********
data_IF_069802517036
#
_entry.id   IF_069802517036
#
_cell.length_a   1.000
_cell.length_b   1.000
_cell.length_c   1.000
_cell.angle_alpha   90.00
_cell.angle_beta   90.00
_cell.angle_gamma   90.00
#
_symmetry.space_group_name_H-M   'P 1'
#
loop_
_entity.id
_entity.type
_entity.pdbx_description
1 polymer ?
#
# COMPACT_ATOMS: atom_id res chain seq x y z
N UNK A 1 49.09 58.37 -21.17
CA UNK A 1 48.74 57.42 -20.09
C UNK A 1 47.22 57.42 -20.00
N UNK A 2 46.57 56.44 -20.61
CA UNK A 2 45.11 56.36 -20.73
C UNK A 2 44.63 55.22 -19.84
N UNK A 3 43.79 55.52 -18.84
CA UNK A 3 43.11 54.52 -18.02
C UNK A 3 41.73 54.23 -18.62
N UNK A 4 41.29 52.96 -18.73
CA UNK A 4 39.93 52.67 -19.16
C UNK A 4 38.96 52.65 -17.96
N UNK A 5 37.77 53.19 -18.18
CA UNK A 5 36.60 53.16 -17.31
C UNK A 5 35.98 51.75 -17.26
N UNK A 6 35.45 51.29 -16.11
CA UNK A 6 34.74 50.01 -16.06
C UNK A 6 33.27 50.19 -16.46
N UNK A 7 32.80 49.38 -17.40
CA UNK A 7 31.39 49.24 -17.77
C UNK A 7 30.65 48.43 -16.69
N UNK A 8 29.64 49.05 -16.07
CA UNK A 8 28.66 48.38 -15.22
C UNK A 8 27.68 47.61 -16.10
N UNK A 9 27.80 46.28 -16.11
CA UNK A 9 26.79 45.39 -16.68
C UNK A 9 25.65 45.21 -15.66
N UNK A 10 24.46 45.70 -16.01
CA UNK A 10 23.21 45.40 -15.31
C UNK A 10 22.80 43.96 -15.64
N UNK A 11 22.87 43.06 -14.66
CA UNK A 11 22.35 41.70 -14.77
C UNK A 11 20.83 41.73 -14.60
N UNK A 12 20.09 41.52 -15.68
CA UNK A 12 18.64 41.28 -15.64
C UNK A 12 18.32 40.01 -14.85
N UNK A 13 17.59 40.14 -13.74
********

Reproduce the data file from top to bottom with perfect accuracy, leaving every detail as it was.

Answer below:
data_IF_069802517036
#
_entry.id   IF_069802517036
#
_cell.length_a   1.000
_cell.length_b   1.000
_cell.length_c   1.000
_cell.angle_alpha   90.00
_cell.angle_beta   90.00
_cell.angle_gamma   90.00
#
_symmetry.space_group_name_H-M   'P 1'
#
loop_
_entity.id
_entity.type
_entity.pdbx_description
1 polymer ?
#
# COMPACT_ATOMS: atom_id res chain seq x y z
N UNK A 1 49.09 58.37 -21.17
CA UNK A 1 48.74 57.42 -20.09
C UNK A 1 47.22 57.42 -20.00
N UNK A 2 46.57 56.44 -20.61
CA UNK A 2 45.11 56.36 -20.73
C UNK A 2 44.63 55.22 -19.84
N UNK A 3 43.79 55.52 -18.84
CA UNK A 3 43.11 54.52 -18.02
C UNK A 3 41.73 54.23 -18.62
N UNK A 4 41.29 52.96 -18.73
CA UNK A 4 39.93 52.67 -19.16
C UNK A 4 38.96 52.65 -17.96
N UNK A 5 37.77 53.19 -18.18
CA UNK A 5 36.60 53.16 -17.31
C UNK A 5 35.98 51.75 -17.26
N UNK A 6 35.45 51.29 -16.11
CA UNK A 6 34.74 50.01 -16.06
C UNK A 6 33.27 50.19 -16.46
N UNK A 7 32.80 49.38 -17.40
CA UNK A 7 31.39 49.24 -17.77
C UNK A 7 30.65 48.43 -16.69
N UNK A 8 29.64 49.05 -16.07
CA UNK A 8 28.66 48.38 -15.22
C UNK A 8 27.68 47.61 -16.10
N UNK A 9 27.80 46.28 -16.11
CA UNK A 9 26.79 45.39 -16.68
C UNK A 9 25.65 45.21 -15.66
N UNK A 10 24.46 45.70 -16.01
CA UNK A 10 23.21 45.40 -15.31
C UNK A 10 22.80 43.96 -15.64
N UNK A 11 22.87 43.06 -14.66
CA UNK A 11 22.35 41.70 -14.77
C UNK A 11 20.83 41.73 -14.60
N UNK A 12 20.09 41.52 -15.68
CA UNK A 12 18.64 41.28 -15.64
C UNK A 12 18.32 40.01 -14.85
N UNK A 13 17.59 40.14 -13.74